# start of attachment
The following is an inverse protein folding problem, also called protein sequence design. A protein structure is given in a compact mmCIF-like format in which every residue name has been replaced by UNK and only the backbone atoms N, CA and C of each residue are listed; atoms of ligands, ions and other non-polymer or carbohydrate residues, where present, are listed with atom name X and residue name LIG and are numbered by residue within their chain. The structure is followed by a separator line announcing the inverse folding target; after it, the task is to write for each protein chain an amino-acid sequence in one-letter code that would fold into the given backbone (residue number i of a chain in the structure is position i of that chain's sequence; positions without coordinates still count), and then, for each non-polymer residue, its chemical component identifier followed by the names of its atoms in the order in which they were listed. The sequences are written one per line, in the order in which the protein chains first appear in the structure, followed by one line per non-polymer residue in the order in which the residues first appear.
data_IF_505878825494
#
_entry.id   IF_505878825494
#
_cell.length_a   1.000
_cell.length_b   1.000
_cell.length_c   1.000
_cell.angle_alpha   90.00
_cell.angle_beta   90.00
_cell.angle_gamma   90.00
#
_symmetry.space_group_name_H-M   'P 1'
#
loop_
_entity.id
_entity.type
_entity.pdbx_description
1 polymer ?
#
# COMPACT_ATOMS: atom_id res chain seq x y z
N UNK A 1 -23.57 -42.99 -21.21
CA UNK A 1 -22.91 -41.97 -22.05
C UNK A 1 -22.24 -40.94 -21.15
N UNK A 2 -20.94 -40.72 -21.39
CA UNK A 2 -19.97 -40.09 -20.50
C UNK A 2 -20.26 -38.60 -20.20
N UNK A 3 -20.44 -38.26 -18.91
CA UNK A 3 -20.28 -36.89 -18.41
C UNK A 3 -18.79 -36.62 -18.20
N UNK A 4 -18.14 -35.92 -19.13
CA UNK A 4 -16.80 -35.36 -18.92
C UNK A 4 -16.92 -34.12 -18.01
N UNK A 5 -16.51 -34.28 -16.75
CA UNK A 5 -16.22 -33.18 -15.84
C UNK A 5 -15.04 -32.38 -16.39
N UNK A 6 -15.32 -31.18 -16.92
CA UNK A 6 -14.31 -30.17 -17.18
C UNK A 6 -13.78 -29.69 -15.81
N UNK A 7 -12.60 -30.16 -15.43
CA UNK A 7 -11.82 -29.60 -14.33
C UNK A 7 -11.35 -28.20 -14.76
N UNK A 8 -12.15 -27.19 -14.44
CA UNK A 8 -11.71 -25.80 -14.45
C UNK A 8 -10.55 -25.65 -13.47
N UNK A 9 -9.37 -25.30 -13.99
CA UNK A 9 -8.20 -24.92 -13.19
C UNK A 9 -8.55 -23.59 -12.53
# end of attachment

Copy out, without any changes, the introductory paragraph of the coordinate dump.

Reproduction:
The following is an inverse protein folding problem, also called protein sequence design. A protein structure is given in a compact mmCIF-like format in which every residue name has been replaced by UNK and only the backbone atoms N, CA and C of each residue are listed; atoms of ligands, ions and other non-polymer or carbohydrate residues, where present, are listed with atom name X and residue name LIG and are numbered by residue within their chain. The structure is followed by a separator line announcing the inverse folding target; after it, the task is to write for each protein chain an amino-acid sequence in one-letter code that would fold into the given backbone (residue number i of a chain in the structure is position i of that chain's sequence; positions without coordinates still count), and then, for each non-polymer residue, its chemical component identifier followed by the names of its atoms in the order in which they were listed. The sequences are written one per line, in the order in which the protein chains first appear in the structure, followed by one line per non-polymer residue in the order in which the residues first appear.